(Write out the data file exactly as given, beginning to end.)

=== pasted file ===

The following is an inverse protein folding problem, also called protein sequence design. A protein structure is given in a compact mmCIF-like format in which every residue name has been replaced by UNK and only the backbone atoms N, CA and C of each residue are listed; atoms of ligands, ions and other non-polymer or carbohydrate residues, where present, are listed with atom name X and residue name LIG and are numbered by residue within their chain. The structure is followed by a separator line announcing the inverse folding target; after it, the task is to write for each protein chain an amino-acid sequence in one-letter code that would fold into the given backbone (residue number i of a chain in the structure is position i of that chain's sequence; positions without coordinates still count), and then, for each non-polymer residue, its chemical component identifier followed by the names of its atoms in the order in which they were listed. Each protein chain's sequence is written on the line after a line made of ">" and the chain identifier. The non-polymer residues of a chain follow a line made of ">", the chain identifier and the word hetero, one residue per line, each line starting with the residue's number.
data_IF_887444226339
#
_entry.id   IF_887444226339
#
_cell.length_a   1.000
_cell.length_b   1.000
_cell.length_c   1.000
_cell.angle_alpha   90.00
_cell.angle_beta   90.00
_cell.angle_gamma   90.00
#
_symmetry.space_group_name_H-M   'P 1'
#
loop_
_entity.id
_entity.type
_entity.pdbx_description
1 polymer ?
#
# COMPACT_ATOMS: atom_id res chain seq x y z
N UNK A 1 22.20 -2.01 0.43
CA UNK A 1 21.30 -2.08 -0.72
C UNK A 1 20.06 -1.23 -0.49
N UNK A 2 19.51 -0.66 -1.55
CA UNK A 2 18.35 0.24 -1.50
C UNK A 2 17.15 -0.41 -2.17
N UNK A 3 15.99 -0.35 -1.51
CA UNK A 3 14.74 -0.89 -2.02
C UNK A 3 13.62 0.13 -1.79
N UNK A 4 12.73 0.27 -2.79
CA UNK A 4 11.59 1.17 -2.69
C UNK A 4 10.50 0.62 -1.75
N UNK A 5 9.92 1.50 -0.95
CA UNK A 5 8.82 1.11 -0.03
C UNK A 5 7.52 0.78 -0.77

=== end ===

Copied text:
The following is an inverse protein folding problem, also called protein sequence design. A protein structure is given in a compact mmCIF-like format in which every residue name has been replaced by UNK and only the backbone atoms N, CA and C of each residue are listed; atoms of ligands, ions and other non-polymer or carbohydrate residues, where present, are listed with atom name X and residue name LIG and are numbered by residue within their chain. The structure is followed by a separator line announcing the inverse folding target; after it, the task is to write for each protein chain an amino-acid sequence in one-letter code that would fold into the given backbone (residue number i of a chain in the structure is position i of that chain's sequence; positions without coordinates still count), and then, for each non-polymer residue, its chemical component identifier followed by the names of its atoms in the order in which they were listed. Each protein chain's sequence is written on the line after a line made of ">" and the chain identifier. The non-polymer residues of a chain follow a line made of ">", the chain identifier and the word hetero, one residue per line, each line starting with the residue's number.
data_IF_887444226339
#
_entry.id   IF_887444226339
#
_cell.length_a   1.000
_cell.length_b   1.000
_cell.length_c   1.000
_cell.angle_alpha   90.00
_cell.angle_beta   90.00
_cell.angle_gamma   90.00
#
_symmetry.space_group_name_H-M   'P 1'
#
loop_
_entity.id
_entity.type
_entity.pdbx_description
1 polymer ?
#
# COMPACT_ATOMS: atom_id res chain seq x y z
N UNK A 1 22.20 -2.01 0.43
CA UNK A 1 21.30 -2.08 -0.72
C UNK A 1 20.06 -1.23 -0.49
N UNK A 2 19.51 -0.66 -1.55
CA UNK A 2 18.35 0.24 -1.50
C UNK A 2 17.15 -0.41 -2.17
N UNK A 3 15.99 -0.35 -1.51
CA UNK A 3 14.74 -0.89 -2.02
C UNK A 3 13.62 0.13 -1.79
N UNK A 4 12.73 0.27 -2.79
CA UNK A 4 11.59 1.17 -2.69
C UNK A 4 10.50 0.62 -1.75
N UNK A 5 9.92 1.50 -0.95
CA UNK A 5 8.82 1.11 -0.03
C UNK A 5 7.52 0.78 -0.77